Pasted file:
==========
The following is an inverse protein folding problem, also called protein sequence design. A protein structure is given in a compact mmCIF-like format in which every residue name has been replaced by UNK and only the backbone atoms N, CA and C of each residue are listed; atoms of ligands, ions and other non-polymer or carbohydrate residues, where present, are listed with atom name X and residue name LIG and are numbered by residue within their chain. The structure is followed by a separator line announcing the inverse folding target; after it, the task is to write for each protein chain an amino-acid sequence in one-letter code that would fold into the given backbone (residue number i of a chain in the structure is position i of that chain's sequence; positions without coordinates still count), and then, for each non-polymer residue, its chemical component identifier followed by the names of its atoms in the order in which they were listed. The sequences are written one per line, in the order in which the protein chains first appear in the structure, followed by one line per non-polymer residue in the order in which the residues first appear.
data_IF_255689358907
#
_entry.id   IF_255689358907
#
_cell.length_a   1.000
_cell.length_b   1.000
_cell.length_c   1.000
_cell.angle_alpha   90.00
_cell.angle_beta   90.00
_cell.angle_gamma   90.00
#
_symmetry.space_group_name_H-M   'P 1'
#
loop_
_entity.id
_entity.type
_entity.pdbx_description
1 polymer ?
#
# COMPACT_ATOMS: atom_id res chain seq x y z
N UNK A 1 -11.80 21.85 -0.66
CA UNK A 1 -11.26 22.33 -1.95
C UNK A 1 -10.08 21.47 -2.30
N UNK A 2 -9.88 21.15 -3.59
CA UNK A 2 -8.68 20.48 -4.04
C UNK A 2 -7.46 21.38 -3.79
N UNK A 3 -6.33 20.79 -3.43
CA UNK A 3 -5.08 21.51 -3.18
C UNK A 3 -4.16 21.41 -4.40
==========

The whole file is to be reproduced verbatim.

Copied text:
The following is an inverse protein folding problem, also called protein sequence design. A protein structure is given in a compact mmCIF-like format in which every residue name has been replaced by UNK and only the backbone atoms N, CA and C of each residue are listed; atoms of ligands, ions and other non-polymer or carbohydrate residues, where present, are listed with atom name X and residue name LIG and are numbered by residue within their chain. The structure is followed by a separator line announcing the inverse folding target; after it, the task is to write for each protein chain an amino-acid sequence in one-letter code that would fold into the given backbone (residue number i of a chain in the structure is position i of that chain's sequence; positions without coordinates still count), and then, for each non-polymer residue, its chemical component identifier followed by the names of its atoms in the order in which they were listed. The sequences are written one per line, in the order in which the protein chains first appear in the structure, followed by one line per non-polymer residue in the order in which the residues first appear.
data_IF_255689358907
#
_entry.id   IF_255689358907
#
_cell.length_a   1.000
_cell.length_b   1.000
_cell.length_c   1.000
_cell.angle_alpha   90.00
_cell.angle_beta   90.00
_cell.angle_gamma   90.00
#
_symmetry.space_group_name_H-M   'P 1'
#
loop_
_entity.id
_entity.type
_entity.pdbx_description
1 polymer ?
#
# COMPACT_ATOMS: atom_id res chain seq x y z
N UNK A 1 -11.80 21.85 -0.66
CA UNK A 1 -11.26 22.33 -1.95
C UNK A 1 -10.08 21.47 -2.30
N UNK A 2 -9.88 21.15 -3.59
CA UNK A 2 -8.68 20.48 -4.04
C UNK A 2 -7.46 21.38 -3.79
N UNK A 3 -6.33 20.79 -3.43
CA UNK A 3 -5.08 21.51 -3.18
C UNK A 3 -4.16 21.41 -4.40